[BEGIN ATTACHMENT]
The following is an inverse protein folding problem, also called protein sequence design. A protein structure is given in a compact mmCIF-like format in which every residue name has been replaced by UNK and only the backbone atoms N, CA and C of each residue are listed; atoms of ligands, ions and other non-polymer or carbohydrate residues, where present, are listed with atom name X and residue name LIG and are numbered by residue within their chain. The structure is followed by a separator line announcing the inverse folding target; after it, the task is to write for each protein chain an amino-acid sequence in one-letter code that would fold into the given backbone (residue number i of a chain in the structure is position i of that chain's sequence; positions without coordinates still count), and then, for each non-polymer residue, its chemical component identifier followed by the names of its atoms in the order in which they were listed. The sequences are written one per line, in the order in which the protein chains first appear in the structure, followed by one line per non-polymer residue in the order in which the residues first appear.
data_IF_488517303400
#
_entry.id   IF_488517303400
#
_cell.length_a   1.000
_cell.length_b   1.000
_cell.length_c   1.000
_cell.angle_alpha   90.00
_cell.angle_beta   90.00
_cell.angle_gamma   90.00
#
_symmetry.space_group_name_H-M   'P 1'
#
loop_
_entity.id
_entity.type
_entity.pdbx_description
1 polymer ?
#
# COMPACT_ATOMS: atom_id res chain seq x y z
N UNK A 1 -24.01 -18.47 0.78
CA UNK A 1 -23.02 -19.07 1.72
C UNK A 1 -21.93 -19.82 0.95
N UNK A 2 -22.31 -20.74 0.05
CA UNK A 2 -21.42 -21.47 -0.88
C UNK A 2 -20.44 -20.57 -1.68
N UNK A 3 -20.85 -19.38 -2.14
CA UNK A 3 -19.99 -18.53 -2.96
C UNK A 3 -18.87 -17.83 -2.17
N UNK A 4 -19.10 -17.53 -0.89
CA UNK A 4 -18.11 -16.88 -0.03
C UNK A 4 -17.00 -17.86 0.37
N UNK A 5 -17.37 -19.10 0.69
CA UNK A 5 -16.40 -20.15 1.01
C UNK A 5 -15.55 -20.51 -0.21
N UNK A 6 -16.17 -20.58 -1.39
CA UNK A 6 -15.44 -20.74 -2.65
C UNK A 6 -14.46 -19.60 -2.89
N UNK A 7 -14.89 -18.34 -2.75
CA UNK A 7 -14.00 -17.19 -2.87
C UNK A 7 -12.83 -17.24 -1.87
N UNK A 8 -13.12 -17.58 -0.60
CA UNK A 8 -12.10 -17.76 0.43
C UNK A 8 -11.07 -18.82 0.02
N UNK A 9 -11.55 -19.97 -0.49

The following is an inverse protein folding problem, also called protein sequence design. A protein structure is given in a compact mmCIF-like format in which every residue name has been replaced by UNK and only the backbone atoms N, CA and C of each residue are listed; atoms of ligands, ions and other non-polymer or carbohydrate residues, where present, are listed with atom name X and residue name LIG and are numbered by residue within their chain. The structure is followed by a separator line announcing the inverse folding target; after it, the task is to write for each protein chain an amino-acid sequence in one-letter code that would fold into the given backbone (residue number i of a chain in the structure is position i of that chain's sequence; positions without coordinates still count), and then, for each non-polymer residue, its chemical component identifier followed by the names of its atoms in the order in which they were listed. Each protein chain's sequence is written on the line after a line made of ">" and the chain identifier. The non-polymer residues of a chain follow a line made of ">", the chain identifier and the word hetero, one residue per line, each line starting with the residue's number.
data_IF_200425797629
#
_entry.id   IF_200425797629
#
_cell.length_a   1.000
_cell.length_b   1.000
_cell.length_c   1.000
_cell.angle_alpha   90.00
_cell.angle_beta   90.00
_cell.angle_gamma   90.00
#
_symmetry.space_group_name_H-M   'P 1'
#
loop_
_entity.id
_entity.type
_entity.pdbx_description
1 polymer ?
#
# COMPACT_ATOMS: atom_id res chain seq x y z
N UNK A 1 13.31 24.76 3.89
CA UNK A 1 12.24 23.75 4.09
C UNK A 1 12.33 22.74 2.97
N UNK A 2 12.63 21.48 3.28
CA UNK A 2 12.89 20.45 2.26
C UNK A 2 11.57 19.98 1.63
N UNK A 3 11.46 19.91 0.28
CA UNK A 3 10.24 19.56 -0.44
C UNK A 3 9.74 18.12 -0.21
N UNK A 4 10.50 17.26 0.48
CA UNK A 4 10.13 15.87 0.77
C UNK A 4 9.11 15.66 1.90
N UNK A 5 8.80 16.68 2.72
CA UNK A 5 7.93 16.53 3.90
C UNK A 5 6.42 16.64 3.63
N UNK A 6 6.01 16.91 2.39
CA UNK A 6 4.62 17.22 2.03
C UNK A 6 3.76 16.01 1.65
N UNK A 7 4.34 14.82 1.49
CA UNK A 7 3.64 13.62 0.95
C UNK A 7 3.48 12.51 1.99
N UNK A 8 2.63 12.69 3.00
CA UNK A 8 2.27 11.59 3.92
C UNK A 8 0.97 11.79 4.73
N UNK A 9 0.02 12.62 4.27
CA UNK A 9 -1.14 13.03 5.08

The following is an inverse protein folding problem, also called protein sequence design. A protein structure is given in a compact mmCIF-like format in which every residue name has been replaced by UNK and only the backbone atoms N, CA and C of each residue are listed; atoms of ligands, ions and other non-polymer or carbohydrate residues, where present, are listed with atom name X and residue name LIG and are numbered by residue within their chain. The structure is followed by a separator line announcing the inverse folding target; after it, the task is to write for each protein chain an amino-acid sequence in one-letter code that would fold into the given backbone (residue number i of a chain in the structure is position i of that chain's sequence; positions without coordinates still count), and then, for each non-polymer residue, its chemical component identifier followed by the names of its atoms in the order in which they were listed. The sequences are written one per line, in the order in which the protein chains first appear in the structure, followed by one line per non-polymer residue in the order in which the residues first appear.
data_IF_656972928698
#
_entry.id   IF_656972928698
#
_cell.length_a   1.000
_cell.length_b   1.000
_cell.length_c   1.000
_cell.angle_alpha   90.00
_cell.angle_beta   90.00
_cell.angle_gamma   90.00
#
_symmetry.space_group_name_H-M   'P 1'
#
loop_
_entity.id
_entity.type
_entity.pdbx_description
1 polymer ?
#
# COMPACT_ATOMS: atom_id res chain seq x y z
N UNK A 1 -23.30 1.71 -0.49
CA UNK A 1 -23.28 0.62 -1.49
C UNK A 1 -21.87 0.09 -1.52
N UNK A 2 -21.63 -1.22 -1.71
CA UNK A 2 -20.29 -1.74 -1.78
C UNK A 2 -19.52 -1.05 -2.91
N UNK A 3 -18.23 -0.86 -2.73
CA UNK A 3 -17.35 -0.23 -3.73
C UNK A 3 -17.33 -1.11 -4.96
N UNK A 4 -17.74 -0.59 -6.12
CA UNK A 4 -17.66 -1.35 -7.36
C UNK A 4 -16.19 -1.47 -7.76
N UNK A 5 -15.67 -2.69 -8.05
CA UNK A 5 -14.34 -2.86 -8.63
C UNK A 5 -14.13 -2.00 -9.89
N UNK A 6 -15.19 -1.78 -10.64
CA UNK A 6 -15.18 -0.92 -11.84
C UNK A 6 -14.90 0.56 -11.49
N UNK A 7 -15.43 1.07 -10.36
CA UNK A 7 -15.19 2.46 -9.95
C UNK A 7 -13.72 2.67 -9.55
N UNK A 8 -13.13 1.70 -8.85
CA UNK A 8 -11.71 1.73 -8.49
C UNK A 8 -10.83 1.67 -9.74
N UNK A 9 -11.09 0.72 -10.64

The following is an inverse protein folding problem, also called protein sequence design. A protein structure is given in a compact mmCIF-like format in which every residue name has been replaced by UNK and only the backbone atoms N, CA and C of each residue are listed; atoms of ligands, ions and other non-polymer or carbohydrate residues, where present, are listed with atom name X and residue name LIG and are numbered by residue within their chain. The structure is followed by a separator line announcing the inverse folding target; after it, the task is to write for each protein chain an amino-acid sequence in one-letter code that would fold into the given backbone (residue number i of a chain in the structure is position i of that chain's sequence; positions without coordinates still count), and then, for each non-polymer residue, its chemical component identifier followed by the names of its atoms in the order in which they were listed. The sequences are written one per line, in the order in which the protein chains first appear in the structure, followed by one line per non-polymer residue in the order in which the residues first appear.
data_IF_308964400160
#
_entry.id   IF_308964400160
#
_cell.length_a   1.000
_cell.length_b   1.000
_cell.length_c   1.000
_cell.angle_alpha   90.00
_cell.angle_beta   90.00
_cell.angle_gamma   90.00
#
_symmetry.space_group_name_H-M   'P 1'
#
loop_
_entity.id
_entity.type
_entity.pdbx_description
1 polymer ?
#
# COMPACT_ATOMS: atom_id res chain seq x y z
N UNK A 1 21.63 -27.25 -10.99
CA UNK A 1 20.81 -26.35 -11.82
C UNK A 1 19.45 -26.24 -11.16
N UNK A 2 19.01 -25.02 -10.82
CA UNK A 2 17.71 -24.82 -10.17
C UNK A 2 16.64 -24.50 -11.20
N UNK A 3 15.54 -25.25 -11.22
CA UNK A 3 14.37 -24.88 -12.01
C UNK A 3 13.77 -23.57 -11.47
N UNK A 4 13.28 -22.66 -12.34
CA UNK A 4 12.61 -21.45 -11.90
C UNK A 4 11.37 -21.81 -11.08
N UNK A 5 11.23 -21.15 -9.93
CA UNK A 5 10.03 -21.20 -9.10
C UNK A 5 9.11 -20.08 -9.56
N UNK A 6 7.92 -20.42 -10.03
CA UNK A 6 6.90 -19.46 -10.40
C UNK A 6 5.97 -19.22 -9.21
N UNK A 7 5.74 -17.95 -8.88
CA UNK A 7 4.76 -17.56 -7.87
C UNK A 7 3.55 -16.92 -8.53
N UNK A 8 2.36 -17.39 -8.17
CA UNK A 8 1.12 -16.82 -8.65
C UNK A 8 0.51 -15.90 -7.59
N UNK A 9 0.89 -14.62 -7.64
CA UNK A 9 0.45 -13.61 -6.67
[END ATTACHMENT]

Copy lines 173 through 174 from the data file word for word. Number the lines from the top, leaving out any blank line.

N UNK A 5 11.23 -21.15 -9.93
CA UNK A 5 10.03 -21.20 -9.10